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International Monetary Fund. Monetary and Capital Markets Department
While Norway’s institutional arrangement for macroprudential policy is uncommon, the authorities have shown strong willingness to act. The Ministry of Finance (MoF) is the sole macroprudential decision-maker in Norway, which is rare in international comparison. However, Norges Bank and the Finanstilsynet (FSA) play important advisory roles. In recent years, the authorities have taken substantive and wide-ranging macroprudential policy actions in response to growing systemic vulnerabilities—and these seem to have been effective in slowing down some of the riskier trends. The macroprudential policy toolkit is well stocked and actively used.
Adalgiso Amendola, Mario di Serio, Matteo Fragetta, and Mr. Giovanni Melina
We build a factor-augmented interacted panel vector-autoregressive model of the Euro Area (EA) and estimate it with Bayesian methods to compute government spending multipliers. The multipliers are contingent on the overall monetary policy stance, captured by a shadow monetary policy rate. In the short run (one year), whether the fiscal shock occurs when the economy is at the effective lower bound (ELB) or in normal times does not seem to matter for the size of the multiplier. However, as the time horizon increases, multipliers diverge across the two regimes. In the medium run (three years), the average multiplier is about 1 in normal times and between 1.6 and 2.8 at the ELB, depending on the specification. The difference between the two multipliers is distributed largely away from zero. More generally, the multiplier is inversely correlated with the level of the shadow monetary policy rate. In addition, we verify that EA data lend support to the view that the multiplier is larger in periods of economic slack, and we show that the shadow rate and the state of the business cycle are autonomously correlated with its size. The econometric approach deals with several technical problems highlighted in the empirical macroeconomic literature, including the issues of fiscal foresight and limited information.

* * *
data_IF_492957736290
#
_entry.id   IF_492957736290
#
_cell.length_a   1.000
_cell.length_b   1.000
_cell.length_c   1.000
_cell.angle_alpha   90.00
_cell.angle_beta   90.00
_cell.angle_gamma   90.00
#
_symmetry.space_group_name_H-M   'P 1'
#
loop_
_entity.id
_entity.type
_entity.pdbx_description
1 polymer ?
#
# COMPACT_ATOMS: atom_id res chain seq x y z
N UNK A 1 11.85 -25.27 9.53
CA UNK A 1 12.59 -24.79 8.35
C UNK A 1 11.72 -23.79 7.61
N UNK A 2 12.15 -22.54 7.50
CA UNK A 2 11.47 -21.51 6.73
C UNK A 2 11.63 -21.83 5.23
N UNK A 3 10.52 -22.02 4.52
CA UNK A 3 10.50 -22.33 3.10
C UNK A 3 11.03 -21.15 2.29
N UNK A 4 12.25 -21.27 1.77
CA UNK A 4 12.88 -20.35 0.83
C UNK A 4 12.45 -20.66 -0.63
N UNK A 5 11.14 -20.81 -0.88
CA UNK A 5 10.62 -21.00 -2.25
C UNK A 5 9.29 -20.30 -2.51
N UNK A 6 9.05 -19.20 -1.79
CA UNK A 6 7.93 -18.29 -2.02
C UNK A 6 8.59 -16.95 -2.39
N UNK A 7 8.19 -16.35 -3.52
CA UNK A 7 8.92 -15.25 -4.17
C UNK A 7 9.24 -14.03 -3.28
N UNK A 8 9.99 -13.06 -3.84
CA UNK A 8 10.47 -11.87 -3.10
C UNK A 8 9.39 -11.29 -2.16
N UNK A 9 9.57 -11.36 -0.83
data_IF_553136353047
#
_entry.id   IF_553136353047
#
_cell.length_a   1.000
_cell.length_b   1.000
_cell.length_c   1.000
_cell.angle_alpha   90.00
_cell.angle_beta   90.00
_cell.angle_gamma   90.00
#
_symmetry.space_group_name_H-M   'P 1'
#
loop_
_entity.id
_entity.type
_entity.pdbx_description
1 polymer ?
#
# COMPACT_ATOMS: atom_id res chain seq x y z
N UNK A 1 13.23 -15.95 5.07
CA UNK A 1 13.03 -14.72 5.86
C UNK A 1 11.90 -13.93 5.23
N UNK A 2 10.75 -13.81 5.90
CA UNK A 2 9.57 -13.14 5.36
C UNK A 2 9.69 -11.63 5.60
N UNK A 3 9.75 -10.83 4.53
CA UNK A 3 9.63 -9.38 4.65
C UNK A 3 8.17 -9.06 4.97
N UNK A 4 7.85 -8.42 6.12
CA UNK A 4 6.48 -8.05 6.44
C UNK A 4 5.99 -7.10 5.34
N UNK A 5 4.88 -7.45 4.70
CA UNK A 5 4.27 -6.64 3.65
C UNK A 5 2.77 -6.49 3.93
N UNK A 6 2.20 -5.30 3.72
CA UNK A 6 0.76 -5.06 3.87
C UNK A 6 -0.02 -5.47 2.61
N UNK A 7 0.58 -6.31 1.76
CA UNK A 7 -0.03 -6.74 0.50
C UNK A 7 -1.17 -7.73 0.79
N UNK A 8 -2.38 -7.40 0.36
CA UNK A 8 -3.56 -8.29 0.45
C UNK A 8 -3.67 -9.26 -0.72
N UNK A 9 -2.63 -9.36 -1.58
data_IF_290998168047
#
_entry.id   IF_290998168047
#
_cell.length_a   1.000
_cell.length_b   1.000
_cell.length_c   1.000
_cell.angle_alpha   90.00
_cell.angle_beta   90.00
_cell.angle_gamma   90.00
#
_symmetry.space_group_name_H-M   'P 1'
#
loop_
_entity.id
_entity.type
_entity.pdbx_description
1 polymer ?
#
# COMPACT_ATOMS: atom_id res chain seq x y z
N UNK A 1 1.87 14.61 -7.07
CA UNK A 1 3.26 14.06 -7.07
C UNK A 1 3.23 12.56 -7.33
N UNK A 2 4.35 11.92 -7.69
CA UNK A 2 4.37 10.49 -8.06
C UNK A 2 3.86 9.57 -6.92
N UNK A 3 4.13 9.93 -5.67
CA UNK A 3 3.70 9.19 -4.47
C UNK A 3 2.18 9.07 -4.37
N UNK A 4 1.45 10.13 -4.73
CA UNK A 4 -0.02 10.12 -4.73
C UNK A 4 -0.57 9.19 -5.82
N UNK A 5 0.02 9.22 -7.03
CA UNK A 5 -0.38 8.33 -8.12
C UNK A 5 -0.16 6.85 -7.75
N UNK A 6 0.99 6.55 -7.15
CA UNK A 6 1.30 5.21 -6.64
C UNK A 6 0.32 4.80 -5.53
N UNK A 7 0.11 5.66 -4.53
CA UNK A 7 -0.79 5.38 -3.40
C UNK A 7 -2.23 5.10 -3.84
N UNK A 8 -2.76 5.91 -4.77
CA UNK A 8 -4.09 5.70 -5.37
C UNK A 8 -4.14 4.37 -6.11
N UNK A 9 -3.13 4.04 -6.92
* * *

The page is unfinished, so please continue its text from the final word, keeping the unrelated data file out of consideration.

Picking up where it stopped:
Mr. Thorvardur Tjoervi Olafsson
This paper develops a small open economy model where global and domestic liquidity is intermediated to the corporate sector through two financial processes. Investment banks intermediate cross-border credit through interlinked debt contracts to entrepreneurs and commercial banks intermediate domestic savings to liquidity constrained final good producers. Both processes are needed to facilitate development of key production inputs. The model captures procyclical investment bank leverage dynamics, global liquidity spillovers, domestic money market pressures, and macrofinancial linkages through which shocks propagate across the two processes, affecting spreads and balance sheets, as well as the real economy through investment and working capital channels.
Jihad Dagher